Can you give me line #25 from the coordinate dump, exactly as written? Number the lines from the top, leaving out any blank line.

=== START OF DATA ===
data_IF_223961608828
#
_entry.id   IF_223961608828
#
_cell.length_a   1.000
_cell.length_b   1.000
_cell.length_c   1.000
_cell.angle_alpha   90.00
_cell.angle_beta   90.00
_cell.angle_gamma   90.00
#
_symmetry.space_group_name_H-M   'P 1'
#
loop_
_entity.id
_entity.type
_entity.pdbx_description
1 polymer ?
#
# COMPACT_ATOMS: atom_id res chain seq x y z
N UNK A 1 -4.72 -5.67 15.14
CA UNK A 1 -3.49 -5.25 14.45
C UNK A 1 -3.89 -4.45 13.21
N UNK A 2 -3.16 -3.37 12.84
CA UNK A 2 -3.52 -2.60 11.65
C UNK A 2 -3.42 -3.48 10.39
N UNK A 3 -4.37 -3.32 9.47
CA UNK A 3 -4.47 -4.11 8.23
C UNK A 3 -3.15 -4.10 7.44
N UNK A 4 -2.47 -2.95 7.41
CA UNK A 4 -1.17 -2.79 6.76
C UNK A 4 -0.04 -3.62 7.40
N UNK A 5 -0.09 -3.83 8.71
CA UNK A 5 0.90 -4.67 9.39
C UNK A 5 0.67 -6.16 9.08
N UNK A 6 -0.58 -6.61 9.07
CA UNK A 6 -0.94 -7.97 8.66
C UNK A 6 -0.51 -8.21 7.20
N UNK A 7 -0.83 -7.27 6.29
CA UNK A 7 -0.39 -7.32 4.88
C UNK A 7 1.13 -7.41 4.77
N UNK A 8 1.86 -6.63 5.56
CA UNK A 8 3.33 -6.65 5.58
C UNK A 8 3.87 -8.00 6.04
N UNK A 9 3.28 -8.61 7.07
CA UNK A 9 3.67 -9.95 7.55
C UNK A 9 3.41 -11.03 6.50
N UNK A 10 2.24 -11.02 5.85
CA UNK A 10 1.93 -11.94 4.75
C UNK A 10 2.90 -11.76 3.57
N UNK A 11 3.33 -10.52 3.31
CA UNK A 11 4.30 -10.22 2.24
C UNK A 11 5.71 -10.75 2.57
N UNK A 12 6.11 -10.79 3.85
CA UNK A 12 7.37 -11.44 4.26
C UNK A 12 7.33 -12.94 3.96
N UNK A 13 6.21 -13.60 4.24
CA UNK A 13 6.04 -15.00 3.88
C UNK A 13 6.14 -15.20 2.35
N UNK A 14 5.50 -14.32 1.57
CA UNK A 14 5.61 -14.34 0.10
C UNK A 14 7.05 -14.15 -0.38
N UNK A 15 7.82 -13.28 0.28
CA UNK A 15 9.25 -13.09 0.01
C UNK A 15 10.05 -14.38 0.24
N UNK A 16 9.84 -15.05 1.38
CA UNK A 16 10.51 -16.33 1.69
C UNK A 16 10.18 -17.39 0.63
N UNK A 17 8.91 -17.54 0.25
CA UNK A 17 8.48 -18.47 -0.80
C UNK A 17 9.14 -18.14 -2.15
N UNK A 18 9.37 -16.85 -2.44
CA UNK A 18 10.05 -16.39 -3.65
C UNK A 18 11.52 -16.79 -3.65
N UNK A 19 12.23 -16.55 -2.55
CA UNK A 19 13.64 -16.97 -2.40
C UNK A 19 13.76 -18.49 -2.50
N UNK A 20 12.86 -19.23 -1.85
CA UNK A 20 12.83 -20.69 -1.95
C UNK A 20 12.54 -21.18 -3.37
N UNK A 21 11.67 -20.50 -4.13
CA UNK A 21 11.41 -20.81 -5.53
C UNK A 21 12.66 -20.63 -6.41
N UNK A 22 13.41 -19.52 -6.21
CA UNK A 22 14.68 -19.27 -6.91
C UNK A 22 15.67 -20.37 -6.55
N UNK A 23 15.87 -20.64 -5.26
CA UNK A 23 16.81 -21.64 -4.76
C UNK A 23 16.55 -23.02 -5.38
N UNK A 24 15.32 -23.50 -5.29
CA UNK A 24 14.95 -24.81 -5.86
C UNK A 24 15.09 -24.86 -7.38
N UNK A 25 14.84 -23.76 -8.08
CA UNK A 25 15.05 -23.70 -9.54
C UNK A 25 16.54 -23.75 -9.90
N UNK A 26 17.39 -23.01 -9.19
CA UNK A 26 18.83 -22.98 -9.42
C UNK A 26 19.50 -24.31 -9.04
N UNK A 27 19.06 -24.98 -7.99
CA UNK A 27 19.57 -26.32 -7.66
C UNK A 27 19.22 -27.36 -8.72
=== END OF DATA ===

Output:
CA UNK A 2 -3.52 -2.60 11.65